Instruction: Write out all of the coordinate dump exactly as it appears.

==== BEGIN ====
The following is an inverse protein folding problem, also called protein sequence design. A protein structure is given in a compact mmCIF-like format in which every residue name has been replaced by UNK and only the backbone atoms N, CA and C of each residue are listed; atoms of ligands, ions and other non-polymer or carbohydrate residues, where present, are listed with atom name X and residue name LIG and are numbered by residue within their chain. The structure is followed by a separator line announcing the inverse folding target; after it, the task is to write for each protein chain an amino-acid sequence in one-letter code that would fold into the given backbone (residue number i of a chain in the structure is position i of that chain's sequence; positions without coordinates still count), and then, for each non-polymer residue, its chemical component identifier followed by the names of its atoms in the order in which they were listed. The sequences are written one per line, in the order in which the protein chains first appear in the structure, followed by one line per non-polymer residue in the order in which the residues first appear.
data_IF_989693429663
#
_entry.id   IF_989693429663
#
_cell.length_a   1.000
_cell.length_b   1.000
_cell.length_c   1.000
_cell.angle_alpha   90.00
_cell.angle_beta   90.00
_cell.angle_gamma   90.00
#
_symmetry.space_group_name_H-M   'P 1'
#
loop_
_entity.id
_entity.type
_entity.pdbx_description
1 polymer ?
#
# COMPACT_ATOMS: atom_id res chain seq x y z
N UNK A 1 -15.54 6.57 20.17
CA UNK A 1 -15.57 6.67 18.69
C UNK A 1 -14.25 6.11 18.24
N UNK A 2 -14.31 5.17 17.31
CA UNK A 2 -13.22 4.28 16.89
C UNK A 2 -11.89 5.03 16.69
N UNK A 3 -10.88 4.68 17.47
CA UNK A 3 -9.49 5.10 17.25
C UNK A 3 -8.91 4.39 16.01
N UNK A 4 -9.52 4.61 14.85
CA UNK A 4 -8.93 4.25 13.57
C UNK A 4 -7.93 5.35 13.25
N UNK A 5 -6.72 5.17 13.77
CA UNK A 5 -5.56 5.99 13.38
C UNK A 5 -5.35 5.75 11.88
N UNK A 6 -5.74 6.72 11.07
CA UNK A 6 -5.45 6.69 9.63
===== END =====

The following is an inverse protein folding problem, also called protein sequence design. A protein structure is given in a compact mmCIF-like format in which every residue name has been replaced by UNK and only the backbone atoms N, CA and C of each residue are listed; atoms of ligands, ions and other non-polymer or carbohydrate residues, where present, are listed with atom name X and residue name LIG and are numbered by residue within their chain. The structure is followed by a separator line announcing the inverse folding target; after it, the task is to write for each protein chain an amino-acid sequence in one-letter code that would fold into the given backbone (residue number i of a chain in the structure is position i of that chain's sequence; positions without coordinates still count), and then, for each non-polymer residue, its chemical component identifier followed by the names of its atoms in the order in which they were listed. The sequences are written one per line, in the order in which the protein chains first appear in the structure, followed by one line per non-polymer residue in the order in which the residues first appear.
data_IF_989693429663
#
_entry.id   IF_989693429663
#
_cell.length_a   1.000
_cell.length_b   1.000
_cell.length_c   1.000
_cell.angle_alpha   90.00
_cell.angle_beta   90.00
_cell.angle_gamma   90.00
#
_symmetry.space_group_name_H-M   'P 1'
#
loop_
_entity.id
_entity.type
_entity.pdbx_description
1 polymer ?
#
# COMPACT_ATOMS: atom_id res chain seq x y z
N UNK A 1 -15.54 6.57 20.17
CA UNK A 1 -15.57 6.67 18.69
C UNK A 1 -14.25 6.11 18.24
N UNK A 2 -14.31 5.17 17.31
CA UNK A 2 -13.22 4.28 16.89
C UNK A 2 -11.89 5.03 16.69
N UNK A 3 -10.88 4.68 17.47
CA UNK A 3 -9.49 5.10 17.25
C UNK A 3 -8.91 4.39 16.01
N UNK A 4 -9.52 4.61 14.85
CA UNK A 4 -8.93 4.25 13.57
C UNK A 4 -7.93 5.35 13.25
N UNK A 5 -6.72 5.17 13.77
CA UNK A 5 -5.56 5.99 13.38
C UNK A 5 -5.35 5.75 11.88
N UNK A 6 -5.74 6.72 11.07
CA UNK A 6 -5.45 6.69 9.63